The worst dessert (you know it’s true) is so chewy because it’s a starch — and that starchiness makes tapioca perfect for second-day hair. “It’s really good at absorbing oil,” says Schueller. “It’s even better than talc, which is a much more common dry shampoo ingredient.” While talc absorbs just over three grams of oil, tapioca sucks up four and a half. Try Herbal Essences White Grapefruit & Mosa Mint Volume Dry Shampoo.
Most natural oils sit on top of your hair — which makes it shinier, for sure — but coconut oil goes one step further. “It’s the natural oil that’s been shown to best penetrate hair,” says Schueller. In other words: Coconut oil makes your hair stronger from the inside out. “Studies have shown coconut oil decreases the protein loss that comes from brushing and blow-drying,” says Fusco, who prefers coconut oil–infused treatments over a jar of the raw stuff. (We suggest SheaMoisture Coconut & Hibiscus Co-Wash Conditioning Cleanser and OGX Coconut Miracle Oil Penetrating Oil.) “You might overshampoo your hair to get pure coconut oil out, and then you’ll end up drying your hair and undoing any benefit,” she says.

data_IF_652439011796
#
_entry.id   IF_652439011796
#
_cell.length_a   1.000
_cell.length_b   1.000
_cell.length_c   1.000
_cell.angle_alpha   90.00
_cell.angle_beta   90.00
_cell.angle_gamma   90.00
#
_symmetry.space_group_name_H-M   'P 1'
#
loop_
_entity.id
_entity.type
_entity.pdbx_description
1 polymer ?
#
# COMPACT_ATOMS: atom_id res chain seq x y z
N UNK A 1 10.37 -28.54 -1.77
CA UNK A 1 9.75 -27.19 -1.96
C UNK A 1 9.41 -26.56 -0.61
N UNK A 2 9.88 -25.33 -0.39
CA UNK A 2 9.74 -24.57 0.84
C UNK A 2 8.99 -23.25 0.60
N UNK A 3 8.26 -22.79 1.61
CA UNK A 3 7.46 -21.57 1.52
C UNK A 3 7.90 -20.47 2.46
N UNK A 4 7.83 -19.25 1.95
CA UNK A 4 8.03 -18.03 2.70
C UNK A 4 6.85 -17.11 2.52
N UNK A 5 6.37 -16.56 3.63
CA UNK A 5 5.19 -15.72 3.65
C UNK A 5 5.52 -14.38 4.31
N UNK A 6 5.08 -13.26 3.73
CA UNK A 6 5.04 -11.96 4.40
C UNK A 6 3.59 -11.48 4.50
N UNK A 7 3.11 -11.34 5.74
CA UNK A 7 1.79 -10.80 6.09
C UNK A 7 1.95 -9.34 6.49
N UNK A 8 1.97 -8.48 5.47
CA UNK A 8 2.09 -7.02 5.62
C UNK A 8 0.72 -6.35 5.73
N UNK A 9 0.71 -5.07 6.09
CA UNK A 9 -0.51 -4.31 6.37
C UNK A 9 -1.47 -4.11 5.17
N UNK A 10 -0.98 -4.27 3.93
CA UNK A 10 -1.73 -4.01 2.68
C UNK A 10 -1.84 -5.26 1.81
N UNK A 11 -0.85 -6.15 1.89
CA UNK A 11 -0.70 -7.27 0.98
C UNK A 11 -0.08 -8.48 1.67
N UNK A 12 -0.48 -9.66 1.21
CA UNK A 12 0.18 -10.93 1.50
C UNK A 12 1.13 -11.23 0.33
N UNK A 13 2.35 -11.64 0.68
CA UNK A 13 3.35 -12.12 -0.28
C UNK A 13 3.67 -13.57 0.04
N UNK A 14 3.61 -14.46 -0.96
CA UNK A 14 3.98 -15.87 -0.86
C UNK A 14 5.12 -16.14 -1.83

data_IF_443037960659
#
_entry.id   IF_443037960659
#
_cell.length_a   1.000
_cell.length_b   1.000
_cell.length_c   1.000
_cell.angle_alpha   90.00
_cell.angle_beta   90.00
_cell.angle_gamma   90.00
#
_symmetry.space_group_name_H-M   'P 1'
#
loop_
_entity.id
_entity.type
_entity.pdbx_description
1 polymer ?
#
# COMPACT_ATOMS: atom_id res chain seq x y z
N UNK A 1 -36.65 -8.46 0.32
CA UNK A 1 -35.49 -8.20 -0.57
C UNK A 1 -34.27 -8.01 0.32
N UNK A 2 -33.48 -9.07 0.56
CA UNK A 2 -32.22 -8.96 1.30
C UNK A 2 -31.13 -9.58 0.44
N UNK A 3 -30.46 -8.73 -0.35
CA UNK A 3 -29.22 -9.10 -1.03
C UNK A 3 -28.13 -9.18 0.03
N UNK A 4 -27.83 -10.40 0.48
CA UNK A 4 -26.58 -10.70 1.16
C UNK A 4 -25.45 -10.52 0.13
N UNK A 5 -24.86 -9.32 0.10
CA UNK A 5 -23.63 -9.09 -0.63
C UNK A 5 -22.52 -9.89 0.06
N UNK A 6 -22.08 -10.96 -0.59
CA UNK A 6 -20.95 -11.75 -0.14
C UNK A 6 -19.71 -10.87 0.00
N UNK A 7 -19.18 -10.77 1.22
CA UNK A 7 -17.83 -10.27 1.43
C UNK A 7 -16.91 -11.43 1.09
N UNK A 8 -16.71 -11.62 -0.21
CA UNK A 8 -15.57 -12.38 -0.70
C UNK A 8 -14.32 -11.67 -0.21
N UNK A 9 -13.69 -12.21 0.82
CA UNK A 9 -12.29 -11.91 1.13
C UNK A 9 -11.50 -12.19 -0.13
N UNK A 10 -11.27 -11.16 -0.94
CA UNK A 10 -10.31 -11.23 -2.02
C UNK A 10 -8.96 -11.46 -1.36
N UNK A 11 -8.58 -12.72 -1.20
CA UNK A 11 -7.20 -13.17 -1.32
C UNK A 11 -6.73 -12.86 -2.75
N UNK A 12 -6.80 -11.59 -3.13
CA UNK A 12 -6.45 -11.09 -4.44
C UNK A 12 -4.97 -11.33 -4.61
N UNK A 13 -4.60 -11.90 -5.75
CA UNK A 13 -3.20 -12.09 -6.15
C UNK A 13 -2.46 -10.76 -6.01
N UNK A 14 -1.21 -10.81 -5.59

Before you fly somewhere tropical (take us with you!), toss a bottle of tamanu oil in your suitcase. “It has terrific antioxidant properties and even some benefits as a UV block,” says Fusco. “It can’t replace sunscreen, but you can use it for added protection at the beach.” Dilute it with a little jojoba oil (it’s more lightweight), smooth the mixture on your scalp at night, and follow up with a spray sunscreen on your scalp in the morning. Instead of turning you into an oil slick, hair products with tamanu oil “actually calm the inflammation that makes oily scalps worse,” says Fusco. “And it’s antibacterial, which can help with flaking and dandruff.” (We like Shea Terra Organics Madagascan Tamanu Cold-Pressed Oil.)